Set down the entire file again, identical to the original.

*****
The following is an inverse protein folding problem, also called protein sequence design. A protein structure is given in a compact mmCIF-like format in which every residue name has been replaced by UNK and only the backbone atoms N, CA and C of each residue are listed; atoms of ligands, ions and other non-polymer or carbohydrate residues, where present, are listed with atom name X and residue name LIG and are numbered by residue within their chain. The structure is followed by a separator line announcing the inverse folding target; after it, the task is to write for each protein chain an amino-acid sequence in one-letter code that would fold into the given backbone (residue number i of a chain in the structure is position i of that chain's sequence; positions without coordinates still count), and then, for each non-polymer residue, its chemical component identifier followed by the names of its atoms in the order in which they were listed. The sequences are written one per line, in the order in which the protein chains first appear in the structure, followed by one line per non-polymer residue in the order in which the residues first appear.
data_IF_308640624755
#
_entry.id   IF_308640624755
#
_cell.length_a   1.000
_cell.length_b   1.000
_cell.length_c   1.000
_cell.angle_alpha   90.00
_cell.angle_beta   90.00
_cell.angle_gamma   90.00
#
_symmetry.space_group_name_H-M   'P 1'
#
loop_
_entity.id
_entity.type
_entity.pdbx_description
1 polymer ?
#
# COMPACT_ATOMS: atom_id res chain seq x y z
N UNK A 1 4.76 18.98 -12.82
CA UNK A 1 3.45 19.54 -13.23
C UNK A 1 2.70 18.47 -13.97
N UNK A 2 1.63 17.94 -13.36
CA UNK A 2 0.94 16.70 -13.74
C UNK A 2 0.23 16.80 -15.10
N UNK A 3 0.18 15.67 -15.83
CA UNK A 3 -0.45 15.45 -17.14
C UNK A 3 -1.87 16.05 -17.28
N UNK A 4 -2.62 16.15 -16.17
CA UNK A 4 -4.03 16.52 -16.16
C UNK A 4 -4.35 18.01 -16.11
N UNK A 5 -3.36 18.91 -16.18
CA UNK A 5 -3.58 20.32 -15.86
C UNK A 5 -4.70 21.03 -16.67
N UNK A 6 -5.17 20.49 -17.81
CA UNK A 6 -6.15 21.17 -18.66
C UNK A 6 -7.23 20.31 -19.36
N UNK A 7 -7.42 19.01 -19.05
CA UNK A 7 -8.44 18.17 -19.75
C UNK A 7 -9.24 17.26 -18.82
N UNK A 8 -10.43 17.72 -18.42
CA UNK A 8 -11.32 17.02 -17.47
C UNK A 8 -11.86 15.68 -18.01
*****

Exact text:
The following is an inverse protein folding problem, also called protein sequence design. A protein structure is given in a compact mmCIF-like format in which every residue name has been replaced by UNK and only the backbone atoms N, CA and C of each residue are listed; atoms of ligands, ions and other non-polymer or carbohydrate residues, where present, are listed with atom name X and residue name LIG and are numbered by residue within their chain. The structure is followed by a separator line announcing the inverse folding target; after it, the task is to write for each protein chain an amino-acid sequence in one-letter code that would fold into the given backbone (residue number i of a chain in the structure is position i of that chain's sequence; positions without coordinates still count), and then, for each non-polymer residue, its chemical component identifier followed by the names of its atoms in the order in which they were listed. The sequences are written one per line, in the order in which the protein chains first appear in the structure, followed by one line per non-polymer residue in the order in which the residues first appear.
data_IF_308640624755
#
_entry.id   IF_308640624755
#
_cell.length_a   1.000
_cell.length_b   1.000
_cell.length_c   1.000
_cell.angle_alpha   90.00
_cell.angle_beta   90.00
_cell.angle_gamma   90.00
#
_symmetry.space_group_name_H-M   'P 1'
#
loop_
_entity.id
_entity.type
_entity.pdbx_description
1 polymer ?
#
# COMPACT_ATOMS: atom_id res chain seq x y z
N UNK A 1 4.76 18.98 -12.82
CA UNK A 1 3.45 19.54 -13.23
C UNK A 1 2.70 18.47 -13.97
N UNK A 2 1.63 17.94 -13.36
CA UNK A 2 0.94 16.70 -13.74
C UNK A 2 0.23 16.80 -15.10
N UNK A 3 0.18 15.67 -15.83
CA UNK A 3 -0.45 15.45 -17.14
C UNK A 3 -1.87 16.05 -17.28
N UNK A 4 -2.62 16.15 -16.17
CA UNK A 4 -4.03 16.52 -16.16
C UNK A 4 -4.35 18.01 -16.11
N UNK A 5 -3.36 18.91 -16.18
CA UNK A 5 -3.58 20.32 -15.86
C UNK A 5 -4.70 21.03 -16.67
N UNK A 6 -5.17 20.49 -17.81
CA UNK A 6 -6.15 21.17 -18.66
C UNK A 6 -7.23 20.31 -19.36
N UNK A 7 -7.42 19.01 -19.05
CA UNK A 7 -8.44 18.17 -19.75
C UNK A 7 -9.24 17.26 -18.82
N UNK A 8 -10.43 17.72 -18.42
CA UNK A 8 -11.32 17.02 -17.47
C UNK A 8 -11.86 15.68 -18.01